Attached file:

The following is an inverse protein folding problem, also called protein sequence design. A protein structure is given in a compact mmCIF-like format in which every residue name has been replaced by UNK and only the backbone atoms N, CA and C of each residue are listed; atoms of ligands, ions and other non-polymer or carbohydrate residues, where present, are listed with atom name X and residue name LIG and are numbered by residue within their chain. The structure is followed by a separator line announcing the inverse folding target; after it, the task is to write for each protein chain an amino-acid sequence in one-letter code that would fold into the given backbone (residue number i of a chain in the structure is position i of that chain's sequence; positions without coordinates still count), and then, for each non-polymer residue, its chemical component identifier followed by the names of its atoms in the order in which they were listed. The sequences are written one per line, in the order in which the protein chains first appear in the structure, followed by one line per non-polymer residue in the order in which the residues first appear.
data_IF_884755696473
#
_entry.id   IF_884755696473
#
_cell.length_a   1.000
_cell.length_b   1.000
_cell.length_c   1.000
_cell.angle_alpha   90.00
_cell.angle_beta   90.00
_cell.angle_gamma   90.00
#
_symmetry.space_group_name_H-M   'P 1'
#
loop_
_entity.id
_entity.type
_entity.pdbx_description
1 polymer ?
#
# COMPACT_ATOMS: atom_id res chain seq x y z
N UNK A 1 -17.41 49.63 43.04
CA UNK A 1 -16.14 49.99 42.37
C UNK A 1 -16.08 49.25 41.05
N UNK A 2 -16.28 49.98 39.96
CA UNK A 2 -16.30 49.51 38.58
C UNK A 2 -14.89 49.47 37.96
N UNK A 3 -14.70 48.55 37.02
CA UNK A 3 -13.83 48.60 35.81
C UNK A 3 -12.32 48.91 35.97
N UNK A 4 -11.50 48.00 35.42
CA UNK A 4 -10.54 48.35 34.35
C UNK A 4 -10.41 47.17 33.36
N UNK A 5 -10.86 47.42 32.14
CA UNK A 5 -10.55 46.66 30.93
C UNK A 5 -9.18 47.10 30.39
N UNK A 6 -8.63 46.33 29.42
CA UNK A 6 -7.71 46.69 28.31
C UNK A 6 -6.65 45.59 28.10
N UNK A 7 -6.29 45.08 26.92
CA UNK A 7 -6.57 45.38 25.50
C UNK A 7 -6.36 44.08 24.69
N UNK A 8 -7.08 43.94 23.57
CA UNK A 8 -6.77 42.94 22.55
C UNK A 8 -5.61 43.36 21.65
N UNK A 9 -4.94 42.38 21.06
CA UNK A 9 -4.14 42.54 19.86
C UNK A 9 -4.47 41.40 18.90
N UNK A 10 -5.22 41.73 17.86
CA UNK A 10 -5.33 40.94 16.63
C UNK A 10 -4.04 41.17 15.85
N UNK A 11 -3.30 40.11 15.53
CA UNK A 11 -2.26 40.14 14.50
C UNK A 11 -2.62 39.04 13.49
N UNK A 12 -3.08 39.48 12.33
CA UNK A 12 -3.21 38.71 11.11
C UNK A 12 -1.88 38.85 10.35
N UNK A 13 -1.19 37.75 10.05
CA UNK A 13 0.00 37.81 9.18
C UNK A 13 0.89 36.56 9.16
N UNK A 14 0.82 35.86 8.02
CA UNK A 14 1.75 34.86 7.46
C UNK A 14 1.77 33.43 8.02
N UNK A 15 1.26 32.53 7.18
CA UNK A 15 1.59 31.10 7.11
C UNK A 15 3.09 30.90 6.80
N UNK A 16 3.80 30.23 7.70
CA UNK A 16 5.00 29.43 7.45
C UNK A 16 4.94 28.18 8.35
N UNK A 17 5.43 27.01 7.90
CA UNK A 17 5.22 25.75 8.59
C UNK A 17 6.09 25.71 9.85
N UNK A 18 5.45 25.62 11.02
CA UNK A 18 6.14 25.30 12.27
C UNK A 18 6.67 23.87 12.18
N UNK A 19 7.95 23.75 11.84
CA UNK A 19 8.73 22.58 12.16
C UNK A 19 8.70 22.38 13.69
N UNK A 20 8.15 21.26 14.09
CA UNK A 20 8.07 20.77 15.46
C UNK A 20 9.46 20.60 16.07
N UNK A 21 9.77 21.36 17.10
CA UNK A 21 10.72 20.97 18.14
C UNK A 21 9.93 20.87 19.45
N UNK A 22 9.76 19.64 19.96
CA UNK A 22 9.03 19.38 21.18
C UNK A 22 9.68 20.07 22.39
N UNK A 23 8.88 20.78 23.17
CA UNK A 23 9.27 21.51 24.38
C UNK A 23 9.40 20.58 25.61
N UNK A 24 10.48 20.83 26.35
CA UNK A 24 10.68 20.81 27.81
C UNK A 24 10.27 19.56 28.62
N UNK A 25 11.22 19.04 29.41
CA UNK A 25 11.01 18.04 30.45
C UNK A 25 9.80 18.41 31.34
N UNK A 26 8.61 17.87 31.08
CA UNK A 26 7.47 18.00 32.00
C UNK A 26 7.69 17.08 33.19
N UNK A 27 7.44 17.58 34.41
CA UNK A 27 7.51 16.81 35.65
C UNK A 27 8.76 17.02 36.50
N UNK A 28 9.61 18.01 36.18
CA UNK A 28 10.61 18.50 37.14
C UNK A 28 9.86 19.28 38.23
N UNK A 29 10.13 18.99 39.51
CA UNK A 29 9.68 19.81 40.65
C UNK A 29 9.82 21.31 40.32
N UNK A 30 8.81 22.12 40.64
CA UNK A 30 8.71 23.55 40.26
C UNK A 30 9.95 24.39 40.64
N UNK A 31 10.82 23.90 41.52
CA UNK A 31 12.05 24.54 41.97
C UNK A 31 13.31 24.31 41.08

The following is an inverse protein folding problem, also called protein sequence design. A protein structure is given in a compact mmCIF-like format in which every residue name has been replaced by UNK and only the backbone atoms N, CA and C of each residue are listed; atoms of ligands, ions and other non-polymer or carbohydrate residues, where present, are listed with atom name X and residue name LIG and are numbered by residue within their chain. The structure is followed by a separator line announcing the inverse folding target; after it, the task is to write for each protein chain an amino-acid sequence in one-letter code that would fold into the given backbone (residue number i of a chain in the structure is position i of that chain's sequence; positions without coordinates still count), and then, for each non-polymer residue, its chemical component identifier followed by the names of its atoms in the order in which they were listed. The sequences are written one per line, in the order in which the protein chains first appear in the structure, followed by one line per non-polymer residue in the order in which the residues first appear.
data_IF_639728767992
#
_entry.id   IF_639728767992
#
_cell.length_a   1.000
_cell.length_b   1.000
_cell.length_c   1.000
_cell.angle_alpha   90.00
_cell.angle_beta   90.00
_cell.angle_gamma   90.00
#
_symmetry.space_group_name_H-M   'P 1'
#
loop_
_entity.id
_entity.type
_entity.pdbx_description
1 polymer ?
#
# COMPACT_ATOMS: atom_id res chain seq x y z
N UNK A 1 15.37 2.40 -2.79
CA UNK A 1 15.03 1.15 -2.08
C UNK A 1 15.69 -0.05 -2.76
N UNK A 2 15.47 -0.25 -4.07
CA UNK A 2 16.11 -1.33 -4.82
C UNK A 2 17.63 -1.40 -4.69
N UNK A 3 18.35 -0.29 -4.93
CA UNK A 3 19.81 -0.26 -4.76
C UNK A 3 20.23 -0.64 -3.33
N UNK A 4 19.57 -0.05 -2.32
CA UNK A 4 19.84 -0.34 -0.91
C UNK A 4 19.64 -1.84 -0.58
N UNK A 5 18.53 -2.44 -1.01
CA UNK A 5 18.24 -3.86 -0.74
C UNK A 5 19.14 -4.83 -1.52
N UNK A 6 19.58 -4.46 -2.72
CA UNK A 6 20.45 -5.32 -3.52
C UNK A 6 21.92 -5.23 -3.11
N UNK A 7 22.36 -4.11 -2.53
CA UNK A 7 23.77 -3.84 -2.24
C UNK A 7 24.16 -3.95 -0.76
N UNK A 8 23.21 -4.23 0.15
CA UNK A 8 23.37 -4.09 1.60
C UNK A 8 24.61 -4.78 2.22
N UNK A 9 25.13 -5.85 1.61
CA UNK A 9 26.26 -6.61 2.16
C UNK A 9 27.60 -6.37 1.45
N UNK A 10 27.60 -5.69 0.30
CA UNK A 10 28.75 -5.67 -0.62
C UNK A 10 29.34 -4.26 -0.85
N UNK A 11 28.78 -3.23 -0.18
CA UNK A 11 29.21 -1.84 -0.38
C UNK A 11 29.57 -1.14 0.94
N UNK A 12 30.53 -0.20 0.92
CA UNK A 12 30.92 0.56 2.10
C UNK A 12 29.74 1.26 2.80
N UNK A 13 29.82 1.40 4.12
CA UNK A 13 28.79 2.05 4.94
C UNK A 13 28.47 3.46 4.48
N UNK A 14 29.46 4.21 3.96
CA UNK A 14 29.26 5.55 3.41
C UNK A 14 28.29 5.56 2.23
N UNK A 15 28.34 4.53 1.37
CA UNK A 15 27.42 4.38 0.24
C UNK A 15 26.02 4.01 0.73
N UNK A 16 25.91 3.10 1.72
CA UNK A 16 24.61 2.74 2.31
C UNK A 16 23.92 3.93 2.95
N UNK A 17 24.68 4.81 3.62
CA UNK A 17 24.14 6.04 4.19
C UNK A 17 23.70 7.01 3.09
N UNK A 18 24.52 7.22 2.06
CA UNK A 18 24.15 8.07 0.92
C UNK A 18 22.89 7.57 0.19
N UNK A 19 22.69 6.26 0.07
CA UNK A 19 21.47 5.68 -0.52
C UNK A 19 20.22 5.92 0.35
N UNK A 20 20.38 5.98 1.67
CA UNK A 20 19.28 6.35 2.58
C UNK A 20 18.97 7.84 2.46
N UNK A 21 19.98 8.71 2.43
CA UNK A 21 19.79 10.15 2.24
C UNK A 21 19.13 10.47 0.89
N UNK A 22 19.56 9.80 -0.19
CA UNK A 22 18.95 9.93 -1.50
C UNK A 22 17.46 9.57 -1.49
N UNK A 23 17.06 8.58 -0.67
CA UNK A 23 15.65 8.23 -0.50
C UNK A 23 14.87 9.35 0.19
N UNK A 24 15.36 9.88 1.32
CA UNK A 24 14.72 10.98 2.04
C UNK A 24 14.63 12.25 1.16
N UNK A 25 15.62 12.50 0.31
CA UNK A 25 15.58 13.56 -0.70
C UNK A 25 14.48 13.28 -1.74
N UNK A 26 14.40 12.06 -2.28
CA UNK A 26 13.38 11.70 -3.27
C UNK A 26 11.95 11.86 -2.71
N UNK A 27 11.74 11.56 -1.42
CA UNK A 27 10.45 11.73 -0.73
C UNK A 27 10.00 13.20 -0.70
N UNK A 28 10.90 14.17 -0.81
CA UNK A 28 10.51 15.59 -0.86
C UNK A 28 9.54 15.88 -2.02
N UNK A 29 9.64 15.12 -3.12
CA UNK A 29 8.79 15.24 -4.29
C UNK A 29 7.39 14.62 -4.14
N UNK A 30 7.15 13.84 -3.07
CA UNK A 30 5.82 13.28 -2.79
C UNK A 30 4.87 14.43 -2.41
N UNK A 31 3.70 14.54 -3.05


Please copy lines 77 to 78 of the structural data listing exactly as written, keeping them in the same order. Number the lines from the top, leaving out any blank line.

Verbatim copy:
CA UNK A 19 8.73 22.58 12.16
C UNK A 19 8.70 22.38 13.69